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eric greitens says what we see here is an example of how military training can work in civilian life. >> there's a tremendous set of skills and abilities which they bring back from their military service that they can now use here at home. they've all learned what it takes to work with a team and accomplish a mission. they're all used to being held accountable. they know what it takes to inspire people in difficult circumstances. they know that success doesn't come easy. so they bring back those skills and also those attitudes which they can apply in a civilian context. >> you take a bunch of veterans and you put them on an objective. it's gonna get done one way or another. >> robert brown was discharged from the marines in 2004. he was suffering from a traumatic brain injury and ptsd. >> i was an rp. i was a religious programs specialist. worked with the chaplain so i worked with suicide guys. we had several attempts. then --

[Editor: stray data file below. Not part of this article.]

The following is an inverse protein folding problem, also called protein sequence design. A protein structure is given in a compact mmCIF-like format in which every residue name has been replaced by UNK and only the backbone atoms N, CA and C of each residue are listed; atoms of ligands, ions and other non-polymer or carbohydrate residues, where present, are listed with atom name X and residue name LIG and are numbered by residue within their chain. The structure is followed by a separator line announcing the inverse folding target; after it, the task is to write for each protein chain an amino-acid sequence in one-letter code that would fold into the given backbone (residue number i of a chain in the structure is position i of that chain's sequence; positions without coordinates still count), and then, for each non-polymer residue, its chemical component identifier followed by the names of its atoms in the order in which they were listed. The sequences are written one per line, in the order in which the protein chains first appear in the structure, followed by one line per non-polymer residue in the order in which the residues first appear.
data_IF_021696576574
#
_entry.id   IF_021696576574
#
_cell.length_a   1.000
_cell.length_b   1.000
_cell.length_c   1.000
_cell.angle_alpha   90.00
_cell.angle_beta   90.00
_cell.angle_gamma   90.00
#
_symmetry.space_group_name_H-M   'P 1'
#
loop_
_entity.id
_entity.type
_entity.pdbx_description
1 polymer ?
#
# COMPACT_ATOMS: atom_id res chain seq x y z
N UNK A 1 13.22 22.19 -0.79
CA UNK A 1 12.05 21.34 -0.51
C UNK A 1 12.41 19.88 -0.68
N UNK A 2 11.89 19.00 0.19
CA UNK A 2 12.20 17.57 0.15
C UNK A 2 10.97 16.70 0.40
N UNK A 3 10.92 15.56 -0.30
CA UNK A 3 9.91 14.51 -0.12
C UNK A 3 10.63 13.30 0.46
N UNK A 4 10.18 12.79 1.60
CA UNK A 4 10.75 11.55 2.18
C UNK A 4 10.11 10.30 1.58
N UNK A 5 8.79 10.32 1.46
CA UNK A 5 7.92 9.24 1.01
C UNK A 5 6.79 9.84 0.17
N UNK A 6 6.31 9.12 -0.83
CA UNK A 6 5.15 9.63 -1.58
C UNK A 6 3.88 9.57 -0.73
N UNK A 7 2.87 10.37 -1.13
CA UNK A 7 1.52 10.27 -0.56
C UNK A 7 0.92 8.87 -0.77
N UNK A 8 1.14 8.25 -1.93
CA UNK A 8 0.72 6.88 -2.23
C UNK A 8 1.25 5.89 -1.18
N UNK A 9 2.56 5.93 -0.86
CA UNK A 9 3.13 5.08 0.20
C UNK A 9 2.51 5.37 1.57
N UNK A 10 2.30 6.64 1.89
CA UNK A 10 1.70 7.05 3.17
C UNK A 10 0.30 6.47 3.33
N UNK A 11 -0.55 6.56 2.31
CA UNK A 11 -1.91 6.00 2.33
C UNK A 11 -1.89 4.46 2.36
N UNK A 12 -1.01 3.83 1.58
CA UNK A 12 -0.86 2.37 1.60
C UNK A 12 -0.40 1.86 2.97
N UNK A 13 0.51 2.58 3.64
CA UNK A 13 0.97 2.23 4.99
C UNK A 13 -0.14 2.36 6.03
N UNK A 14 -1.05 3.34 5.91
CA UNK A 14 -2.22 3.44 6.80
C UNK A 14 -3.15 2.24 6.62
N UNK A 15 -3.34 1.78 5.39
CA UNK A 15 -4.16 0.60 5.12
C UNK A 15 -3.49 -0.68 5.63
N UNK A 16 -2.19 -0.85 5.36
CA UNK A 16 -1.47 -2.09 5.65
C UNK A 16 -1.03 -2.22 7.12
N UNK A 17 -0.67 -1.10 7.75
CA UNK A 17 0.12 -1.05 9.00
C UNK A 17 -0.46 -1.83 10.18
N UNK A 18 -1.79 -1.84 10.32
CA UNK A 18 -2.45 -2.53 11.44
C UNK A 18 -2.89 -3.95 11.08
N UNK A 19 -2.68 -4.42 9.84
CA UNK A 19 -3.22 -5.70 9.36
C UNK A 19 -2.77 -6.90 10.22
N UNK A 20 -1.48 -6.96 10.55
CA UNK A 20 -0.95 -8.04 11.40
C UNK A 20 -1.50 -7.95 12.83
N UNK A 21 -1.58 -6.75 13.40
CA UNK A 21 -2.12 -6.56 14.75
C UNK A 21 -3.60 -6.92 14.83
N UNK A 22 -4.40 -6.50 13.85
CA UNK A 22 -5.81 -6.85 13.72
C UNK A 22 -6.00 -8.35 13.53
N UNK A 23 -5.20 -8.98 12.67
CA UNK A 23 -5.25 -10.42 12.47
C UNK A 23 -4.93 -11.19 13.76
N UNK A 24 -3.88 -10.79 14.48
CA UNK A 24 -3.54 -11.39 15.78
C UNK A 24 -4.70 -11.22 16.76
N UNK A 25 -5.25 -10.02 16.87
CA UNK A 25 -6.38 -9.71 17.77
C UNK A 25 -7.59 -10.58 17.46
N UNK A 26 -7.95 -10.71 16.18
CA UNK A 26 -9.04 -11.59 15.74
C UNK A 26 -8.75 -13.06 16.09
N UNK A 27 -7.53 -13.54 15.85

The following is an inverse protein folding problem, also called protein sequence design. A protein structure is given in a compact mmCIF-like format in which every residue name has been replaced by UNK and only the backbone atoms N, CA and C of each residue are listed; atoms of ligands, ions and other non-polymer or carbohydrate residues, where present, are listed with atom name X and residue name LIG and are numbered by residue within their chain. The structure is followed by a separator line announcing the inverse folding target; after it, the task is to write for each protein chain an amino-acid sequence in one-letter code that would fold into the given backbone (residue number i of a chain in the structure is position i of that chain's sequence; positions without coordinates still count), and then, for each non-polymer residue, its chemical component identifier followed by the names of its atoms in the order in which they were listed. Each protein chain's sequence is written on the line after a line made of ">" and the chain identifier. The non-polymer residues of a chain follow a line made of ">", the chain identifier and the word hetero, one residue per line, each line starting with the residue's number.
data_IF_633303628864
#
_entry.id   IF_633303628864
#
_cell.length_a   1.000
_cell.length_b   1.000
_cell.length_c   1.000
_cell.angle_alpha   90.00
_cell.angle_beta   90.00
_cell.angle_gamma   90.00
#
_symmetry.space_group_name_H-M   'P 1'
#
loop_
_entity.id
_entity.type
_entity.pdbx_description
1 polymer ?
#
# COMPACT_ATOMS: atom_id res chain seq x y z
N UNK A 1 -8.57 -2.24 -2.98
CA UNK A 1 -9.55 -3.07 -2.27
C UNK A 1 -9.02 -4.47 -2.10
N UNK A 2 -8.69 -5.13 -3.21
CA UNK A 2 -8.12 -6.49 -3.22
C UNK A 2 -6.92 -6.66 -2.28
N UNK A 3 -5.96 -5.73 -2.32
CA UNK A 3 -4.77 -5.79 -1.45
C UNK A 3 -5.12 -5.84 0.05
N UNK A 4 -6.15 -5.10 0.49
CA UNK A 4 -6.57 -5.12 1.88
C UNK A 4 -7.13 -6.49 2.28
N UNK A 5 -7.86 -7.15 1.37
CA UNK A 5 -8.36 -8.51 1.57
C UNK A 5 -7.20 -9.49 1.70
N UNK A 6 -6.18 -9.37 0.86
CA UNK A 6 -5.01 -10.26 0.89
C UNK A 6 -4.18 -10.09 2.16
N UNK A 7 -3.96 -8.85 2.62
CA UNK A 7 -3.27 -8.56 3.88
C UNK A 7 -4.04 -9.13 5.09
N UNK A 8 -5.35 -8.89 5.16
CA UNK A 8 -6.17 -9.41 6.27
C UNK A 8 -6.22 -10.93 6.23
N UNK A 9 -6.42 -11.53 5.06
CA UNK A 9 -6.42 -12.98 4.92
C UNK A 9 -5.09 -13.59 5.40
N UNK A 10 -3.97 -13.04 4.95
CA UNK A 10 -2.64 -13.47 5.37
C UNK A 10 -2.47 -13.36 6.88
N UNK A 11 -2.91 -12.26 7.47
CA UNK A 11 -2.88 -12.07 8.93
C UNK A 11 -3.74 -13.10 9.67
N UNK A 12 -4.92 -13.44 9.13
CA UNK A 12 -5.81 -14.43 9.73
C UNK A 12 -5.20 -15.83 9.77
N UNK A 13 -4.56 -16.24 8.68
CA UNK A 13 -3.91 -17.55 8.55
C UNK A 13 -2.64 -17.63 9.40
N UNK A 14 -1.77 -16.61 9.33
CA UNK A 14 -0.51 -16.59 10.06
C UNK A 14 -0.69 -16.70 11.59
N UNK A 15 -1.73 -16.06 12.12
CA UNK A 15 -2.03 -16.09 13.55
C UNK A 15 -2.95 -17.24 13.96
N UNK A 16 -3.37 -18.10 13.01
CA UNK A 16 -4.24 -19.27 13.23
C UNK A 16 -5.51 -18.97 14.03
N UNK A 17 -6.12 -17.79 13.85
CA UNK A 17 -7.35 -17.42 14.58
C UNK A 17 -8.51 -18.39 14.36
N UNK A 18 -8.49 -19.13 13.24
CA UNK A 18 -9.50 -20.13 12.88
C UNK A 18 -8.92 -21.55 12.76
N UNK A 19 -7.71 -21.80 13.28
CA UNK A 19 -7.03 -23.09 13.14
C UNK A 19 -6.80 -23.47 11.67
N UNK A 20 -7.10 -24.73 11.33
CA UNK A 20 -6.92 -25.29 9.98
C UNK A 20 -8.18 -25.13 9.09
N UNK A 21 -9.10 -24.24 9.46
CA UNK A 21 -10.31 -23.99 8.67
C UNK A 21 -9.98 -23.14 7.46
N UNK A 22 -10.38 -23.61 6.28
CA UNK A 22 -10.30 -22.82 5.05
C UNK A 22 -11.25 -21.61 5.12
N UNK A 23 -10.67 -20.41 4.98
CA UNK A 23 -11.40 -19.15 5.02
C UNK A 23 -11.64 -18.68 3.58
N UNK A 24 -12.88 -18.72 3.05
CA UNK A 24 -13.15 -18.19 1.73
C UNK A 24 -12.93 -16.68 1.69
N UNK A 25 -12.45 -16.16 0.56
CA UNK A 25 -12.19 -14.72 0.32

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>> you needed some help yourself? >> yeah. >> what happens for a lot of veterans when they come home, especially when they get back to their community is that they can go to a very tough and hard place and they start to wonder what's next for me and they ask themselves why did this happen to me. >> i had no idea what i was going to do. it made me homeless. i had no money, no where to go. and then i finally had enough courage to go back home and hung out with family but that wasn't working very good, you know, people's got their own family and kids. >> when you're in the military, you're part of something that other men and women to your left and right are part of alongside with you. and it's a life, it's a family. so when you leave that very distinct environment, a piece of you is missing. >> greitens started the mission continues along with a couple friends using his combat and their disability pay. he could have chosen a higher-paying career.